Savva seems to suggest that Morrison is not loved by many of his colleagues in the government. They see him as a devious outlier, a guy not to be trusted. It would be unconvincing to try depicting him as a leader whose high principles and farsighted policy ideals have resulted in a close-knit band of ministerial and backbench supporters. For sure, they are relieved he got them back into governments rather than viewing him as an inspirational figure commanding their unabated loyalty.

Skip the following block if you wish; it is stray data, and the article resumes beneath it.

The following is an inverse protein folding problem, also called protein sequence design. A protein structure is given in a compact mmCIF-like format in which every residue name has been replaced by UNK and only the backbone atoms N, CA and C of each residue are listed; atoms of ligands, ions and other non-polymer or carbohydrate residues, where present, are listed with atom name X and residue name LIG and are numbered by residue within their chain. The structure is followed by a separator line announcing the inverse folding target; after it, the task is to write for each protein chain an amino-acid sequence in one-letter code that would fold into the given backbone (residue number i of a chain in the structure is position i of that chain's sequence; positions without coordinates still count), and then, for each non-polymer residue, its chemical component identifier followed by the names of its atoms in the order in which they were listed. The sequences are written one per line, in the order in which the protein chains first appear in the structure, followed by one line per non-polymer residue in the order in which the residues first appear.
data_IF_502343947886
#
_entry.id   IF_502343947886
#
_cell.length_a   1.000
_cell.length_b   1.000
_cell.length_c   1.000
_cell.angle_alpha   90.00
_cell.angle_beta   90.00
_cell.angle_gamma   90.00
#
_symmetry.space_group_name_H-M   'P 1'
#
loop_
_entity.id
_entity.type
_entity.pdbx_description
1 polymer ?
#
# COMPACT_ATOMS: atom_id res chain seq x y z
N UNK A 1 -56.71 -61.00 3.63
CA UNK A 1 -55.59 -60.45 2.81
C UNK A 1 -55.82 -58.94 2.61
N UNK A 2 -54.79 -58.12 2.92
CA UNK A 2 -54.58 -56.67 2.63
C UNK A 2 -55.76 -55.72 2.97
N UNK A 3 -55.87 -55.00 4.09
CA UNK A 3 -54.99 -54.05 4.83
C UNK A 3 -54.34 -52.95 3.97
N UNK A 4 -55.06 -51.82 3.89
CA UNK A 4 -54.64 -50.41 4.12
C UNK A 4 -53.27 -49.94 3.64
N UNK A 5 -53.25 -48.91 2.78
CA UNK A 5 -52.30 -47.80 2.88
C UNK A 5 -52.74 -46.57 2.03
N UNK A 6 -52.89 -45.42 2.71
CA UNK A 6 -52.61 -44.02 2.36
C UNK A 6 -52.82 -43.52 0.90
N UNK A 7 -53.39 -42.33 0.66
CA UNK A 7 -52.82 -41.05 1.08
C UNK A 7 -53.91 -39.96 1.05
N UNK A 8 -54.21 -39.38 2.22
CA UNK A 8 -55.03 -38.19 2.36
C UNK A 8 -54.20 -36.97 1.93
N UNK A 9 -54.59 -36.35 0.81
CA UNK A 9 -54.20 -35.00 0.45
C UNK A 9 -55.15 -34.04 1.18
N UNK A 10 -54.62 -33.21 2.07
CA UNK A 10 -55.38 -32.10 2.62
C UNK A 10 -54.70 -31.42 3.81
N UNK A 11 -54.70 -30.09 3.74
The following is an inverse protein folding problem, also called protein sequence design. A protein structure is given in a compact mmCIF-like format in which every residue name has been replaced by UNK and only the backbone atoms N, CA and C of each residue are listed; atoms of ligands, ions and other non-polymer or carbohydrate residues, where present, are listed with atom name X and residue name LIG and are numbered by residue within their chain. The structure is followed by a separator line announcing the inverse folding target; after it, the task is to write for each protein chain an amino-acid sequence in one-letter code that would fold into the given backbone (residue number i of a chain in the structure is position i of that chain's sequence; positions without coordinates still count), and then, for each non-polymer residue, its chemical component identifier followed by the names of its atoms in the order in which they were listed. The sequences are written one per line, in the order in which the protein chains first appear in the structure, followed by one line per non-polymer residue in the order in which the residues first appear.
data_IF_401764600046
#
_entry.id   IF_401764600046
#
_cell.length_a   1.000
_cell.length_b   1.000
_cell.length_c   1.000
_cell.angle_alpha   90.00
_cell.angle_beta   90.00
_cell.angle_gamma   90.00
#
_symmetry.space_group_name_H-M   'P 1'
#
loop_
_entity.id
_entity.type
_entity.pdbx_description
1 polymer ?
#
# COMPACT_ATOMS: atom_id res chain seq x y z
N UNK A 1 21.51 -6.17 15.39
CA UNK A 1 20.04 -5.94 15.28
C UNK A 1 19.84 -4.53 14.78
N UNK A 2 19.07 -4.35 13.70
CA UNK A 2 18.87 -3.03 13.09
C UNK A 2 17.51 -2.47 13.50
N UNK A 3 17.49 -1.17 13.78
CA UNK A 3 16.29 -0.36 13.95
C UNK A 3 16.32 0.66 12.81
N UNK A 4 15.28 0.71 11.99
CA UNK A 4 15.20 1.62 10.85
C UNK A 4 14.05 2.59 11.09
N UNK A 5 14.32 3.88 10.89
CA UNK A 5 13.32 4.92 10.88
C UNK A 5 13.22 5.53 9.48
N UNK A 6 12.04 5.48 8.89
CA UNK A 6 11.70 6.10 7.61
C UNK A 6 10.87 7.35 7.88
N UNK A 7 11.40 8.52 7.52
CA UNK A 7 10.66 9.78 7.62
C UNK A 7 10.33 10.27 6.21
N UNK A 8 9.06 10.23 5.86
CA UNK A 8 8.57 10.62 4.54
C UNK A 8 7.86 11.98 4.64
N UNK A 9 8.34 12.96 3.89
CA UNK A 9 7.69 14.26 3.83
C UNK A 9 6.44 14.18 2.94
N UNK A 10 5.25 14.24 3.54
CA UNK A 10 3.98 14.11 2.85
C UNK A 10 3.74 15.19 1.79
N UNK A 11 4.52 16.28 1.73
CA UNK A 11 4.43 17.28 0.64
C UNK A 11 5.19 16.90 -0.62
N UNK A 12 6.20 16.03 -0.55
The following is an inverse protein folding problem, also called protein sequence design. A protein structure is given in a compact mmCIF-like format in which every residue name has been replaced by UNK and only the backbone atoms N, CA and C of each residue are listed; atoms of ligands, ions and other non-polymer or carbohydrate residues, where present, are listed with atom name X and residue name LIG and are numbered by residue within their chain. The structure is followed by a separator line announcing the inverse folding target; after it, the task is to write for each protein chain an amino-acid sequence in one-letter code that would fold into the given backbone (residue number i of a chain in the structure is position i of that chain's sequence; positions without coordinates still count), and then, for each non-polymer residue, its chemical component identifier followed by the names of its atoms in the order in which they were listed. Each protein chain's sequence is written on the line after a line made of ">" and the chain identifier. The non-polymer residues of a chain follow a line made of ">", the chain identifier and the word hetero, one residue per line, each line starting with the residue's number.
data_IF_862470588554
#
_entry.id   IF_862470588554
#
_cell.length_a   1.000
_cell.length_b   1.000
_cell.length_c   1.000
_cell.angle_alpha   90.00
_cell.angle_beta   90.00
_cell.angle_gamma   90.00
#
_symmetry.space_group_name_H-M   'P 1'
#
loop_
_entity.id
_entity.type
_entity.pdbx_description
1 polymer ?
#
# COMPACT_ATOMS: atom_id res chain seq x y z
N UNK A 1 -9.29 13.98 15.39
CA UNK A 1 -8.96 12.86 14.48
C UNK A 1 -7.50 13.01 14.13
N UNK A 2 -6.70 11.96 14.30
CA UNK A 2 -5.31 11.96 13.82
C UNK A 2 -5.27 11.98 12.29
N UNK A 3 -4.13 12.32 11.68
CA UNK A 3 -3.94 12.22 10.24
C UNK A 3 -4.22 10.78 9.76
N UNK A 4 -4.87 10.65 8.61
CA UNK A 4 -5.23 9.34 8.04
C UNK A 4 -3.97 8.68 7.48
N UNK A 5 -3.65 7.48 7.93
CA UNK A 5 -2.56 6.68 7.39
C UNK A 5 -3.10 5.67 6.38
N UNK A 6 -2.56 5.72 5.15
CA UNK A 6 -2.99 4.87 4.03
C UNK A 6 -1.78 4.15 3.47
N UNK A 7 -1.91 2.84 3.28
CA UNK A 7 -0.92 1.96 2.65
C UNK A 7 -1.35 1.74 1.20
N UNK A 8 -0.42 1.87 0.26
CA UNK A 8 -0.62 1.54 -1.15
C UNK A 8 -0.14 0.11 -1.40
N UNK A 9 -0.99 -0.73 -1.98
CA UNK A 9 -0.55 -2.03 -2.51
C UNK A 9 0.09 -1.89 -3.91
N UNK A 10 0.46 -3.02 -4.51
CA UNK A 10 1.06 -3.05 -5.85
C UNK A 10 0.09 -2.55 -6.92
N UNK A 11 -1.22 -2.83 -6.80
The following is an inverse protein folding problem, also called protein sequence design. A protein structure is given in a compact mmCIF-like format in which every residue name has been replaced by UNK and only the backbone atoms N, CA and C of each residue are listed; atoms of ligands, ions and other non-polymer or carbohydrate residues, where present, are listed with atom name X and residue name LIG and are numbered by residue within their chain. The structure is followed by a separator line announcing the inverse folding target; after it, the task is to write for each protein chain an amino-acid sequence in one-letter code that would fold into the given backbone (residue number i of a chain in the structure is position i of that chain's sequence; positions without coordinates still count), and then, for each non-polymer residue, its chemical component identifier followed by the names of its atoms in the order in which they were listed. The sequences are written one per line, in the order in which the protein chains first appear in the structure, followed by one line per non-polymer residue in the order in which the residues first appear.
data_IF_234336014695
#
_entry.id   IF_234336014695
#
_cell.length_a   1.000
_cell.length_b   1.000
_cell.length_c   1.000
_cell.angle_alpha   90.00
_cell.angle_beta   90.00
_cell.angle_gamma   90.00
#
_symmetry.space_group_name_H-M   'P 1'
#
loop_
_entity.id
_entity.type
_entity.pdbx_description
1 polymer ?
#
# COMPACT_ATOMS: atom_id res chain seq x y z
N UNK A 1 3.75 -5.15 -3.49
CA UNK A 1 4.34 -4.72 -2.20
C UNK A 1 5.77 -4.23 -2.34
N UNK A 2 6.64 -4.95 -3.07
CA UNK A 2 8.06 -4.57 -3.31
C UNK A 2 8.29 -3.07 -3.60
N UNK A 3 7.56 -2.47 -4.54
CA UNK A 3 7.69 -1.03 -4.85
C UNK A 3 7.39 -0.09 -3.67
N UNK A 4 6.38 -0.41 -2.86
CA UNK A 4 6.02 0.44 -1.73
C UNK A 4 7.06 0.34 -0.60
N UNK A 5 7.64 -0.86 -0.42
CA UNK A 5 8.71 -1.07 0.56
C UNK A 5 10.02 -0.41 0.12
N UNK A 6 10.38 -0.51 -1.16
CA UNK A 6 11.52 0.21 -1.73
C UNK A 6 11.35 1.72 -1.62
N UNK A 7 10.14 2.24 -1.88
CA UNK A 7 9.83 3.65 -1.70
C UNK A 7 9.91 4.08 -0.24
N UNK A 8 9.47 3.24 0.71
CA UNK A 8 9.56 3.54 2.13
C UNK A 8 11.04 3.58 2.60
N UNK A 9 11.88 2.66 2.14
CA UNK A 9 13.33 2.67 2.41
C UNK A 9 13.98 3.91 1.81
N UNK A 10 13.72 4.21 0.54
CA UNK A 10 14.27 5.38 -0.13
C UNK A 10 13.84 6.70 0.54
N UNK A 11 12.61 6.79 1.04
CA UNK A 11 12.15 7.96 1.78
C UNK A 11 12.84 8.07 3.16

Not many of his party room colleagues share his evangelical version of Christianity. His fundamentalist approach to religion requires a commitment to a narrowly defined faith devoid of deep theological reflection and historical analysis. It eschews serious biblical scholarship–especially scholarship that demonstrates major inconsistencies and contradictions in the Bible. It teaches that if you obey God’s laws as they are literally discerned in the Old and New Testaments you are likely to lead a life of respectable prosperity. Respectability and prosperity are its centrepiece. Its primary ethic is to promote a remarkable degree of individual self-satisfaction with much less emphasis on loving the other, the stranger, as you would like to be loved.